Why to-do lists don’t work (Wired.com)

from wired.com


Ah, yes, the eternal search for more productivity by downloading apps and other tools that “promise to boost your productivity!” How could you not? These (mostly) free apps and click-bait make it sound super-easy!


Use our checklist app! This is just like “Getting things done, but modern!” Try our technique; just $14.99 for the book that explains our system! Never be unproductive again!


Read the article. Yes, it is on the longer side, and it will be 10 minutes you won’t be getting something done.

But, you’re already here wasting time reading my blog. Whatever you were trying to get done, you were already unproductive. Sorry.

Here’s the crux of the article…

Clive Thompson says it much better than I will, so go read his article above in Wired.com. I’ll just say: apps won’t create more time, and our present selves overpromise what our future selves might be willing to do. You are your own worst enemy.

Every to-do list is a midlife crisis of unfulfilled promise. Winnowing away things you’ll never do in a weekly review is crucial, yet we dread it for what it says about the boundaries of existence. Our fragile psyches find it easier to build up a list of shame, freak out, and flee.

Clive Thompson in wired.com


Here’s my take: pomodoro or nothing

My take on the whole productivity thing? Pomodoro technique. I wrote about it in a this blog in 2017 and I still use it as my primary productivity tool. Any time I have protected time in my schedule, as little as 30 minutes, but better if it is a 2 hours or longer, I break out my Focus Keeper app, a pencil and yellow pad to park distracting ideas, and get down to serious business.

CMIO’s take? Here! Try my app! Here’s my idea, behind my paywall! Kidding. Pomodoro technique guys. Let’s get to work. (ironic – see what I just did there?)

What do sharks have to do with Tesla (valves)?

from wired.com


I only know Nikola Tesla from his competition with Edison over electrification. However, Tesla, like Edison was an inveterate inventor. In this article, scientists recently deconstructed the gastrointestinal system of sharks, and found that they resemble Tesla valves.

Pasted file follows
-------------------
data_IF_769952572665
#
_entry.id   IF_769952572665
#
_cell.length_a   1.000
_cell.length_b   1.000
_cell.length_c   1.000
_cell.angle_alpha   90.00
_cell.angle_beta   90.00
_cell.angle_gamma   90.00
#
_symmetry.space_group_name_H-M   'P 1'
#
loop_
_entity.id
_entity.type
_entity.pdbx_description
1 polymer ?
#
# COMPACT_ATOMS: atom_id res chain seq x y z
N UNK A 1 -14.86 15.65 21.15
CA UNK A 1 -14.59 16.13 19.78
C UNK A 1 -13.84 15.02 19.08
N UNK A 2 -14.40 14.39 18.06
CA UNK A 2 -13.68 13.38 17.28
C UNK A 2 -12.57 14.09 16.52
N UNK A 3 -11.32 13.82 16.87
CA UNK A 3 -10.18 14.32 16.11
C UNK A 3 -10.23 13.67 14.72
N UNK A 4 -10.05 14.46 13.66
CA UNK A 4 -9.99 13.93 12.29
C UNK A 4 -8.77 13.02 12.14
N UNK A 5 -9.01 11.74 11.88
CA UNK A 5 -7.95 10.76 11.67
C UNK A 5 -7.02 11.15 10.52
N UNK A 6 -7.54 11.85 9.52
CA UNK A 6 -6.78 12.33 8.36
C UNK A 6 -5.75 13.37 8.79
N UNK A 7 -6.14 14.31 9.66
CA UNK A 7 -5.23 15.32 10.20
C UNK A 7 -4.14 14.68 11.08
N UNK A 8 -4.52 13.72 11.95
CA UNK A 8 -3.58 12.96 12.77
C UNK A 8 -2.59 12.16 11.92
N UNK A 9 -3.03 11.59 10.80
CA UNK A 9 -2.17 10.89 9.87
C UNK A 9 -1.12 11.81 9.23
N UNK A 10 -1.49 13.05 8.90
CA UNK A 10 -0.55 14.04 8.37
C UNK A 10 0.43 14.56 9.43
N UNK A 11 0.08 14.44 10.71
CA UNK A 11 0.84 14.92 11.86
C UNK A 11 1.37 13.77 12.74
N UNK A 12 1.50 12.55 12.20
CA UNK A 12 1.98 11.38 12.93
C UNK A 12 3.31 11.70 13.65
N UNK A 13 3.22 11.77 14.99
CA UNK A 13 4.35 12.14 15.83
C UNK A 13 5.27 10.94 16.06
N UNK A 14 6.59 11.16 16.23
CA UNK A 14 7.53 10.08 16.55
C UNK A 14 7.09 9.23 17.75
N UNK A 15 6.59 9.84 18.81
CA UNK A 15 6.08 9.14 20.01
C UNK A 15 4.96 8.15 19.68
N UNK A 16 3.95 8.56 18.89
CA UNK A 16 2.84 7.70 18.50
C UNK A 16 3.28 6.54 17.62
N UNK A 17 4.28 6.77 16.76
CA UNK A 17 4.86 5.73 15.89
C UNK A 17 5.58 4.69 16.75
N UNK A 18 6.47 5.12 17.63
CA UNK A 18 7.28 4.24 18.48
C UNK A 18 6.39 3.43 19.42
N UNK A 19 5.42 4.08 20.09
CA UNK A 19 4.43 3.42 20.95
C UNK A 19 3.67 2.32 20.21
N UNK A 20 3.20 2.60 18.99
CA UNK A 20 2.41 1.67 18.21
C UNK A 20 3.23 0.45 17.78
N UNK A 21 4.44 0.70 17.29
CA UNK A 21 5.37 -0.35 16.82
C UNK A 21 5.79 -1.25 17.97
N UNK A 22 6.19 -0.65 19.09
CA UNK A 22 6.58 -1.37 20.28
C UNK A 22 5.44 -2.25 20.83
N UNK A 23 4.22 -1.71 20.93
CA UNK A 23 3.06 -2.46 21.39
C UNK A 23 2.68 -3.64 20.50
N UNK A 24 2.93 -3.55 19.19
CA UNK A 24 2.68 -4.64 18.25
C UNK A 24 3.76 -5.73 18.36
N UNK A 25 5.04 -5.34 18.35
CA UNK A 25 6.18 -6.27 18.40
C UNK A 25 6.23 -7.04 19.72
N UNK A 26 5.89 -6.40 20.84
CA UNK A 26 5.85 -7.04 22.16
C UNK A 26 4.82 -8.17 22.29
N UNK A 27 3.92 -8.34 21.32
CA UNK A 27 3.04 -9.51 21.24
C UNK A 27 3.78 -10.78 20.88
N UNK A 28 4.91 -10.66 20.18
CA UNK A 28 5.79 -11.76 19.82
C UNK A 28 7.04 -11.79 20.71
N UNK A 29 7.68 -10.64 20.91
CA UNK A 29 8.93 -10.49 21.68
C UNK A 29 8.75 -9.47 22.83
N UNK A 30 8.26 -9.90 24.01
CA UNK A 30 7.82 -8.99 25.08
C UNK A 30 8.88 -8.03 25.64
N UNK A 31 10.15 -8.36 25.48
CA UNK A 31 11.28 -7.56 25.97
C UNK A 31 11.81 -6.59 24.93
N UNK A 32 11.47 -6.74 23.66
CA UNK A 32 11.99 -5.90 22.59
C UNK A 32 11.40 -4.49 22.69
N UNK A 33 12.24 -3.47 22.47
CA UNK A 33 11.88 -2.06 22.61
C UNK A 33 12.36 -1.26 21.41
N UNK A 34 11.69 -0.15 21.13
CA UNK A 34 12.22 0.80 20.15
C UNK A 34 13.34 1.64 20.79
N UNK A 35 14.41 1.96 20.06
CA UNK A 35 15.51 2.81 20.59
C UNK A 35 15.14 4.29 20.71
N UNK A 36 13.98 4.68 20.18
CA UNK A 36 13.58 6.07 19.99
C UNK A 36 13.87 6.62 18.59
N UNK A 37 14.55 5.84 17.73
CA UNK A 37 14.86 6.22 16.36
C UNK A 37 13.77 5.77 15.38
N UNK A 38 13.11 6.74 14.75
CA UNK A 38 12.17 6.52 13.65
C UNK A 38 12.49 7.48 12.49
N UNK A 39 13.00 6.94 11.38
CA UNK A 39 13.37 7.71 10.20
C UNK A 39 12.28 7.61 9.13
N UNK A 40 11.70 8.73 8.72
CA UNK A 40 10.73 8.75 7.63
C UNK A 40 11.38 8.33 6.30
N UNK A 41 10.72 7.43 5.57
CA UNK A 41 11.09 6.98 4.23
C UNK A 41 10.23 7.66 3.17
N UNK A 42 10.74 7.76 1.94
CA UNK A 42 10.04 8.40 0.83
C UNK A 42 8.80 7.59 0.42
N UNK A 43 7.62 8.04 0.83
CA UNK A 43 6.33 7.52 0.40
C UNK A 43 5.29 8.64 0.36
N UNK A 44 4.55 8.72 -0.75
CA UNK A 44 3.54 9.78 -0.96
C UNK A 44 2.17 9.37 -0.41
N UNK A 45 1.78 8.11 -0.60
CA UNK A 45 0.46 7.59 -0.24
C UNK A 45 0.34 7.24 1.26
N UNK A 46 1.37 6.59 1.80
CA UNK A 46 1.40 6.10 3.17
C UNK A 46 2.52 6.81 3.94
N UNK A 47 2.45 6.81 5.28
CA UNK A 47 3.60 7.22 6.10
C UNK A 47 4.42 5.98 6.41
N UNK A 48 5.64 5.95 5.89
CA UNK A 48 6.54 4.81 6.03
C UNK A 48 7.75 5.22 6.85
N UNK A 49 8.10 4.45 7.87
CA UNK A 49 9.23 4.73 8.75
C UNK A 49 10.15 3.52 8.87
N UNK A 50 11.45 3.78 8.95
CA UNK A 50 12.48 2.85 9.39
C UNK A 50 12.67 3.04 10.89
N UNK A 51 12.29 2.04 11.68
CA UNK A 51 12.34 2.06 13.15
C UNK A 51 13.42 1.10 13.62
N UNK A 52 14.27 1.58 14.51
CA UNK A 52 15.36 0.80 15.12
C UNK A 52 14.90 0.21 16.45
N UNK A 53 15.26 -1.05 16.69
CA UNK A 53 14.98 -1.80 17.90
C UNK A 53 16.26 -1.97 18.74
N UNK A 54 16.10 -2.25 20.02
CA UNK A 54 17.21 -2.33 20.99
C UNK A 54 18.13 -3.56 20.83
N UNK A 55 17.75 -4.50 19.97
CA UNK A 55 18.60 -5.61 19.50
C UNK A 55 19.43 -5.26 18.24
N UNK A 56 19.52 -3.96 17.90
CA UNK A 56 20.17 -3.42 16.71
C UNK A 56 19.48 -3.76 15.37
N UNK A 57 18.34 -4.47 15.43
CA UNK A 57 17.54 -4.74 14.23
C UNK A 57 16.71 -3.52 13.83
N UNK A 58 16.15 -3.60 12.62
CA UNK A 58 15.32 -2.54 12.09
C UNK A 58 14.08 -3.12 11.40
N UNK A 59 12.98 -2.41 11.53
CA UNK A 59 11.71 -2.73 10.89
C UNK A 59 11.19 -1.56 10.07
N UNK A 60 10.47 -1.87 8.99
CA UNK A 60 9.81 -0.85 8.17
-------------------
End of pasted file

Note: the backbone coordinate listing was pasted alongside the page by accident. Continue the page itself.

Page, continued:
What is that, you say? It has nothing to do with anything you think you know about Tesla. And it is a fascinating read. Here is a taste (video) of a Tesla valve system, illustrated with flames.

CMIO’s take? Super cool! But, what does this have to do with informatics, you say? I leave that for you to puzzle out. 🙂

Sepsis, Machine Learning and the Centaur (my SMILE conference talk)

Find out: What is a centaur and what does it have to do with healthcare? What are the criteria for a good machine learning project? What is the role of a virtual health center with predictive models? And most importantly: What ukulele song goes with machine learning?

Here are the slides for my talk given at SMILE (Symposium for Machine learning, ImpLementation and Evaluation). The slides are mostly self-explanatory. You can also watch my talk at YouTube. Here is a PDF of the entire deck.

Information Transparency with patients (Open Notes, Financial estimates) @UCHealth (EpicShare news)

“…at the end of the year, you will know exactly how bad an idea this was”
-physician naysayer


Thanks to Epic for writing about us! This briefly encapsulates our information transparency journey at UCHealth over the past couple decades, including our clinical and financial projects to show more to our patients, and the leadership lessons we learned on the way. Happy new year!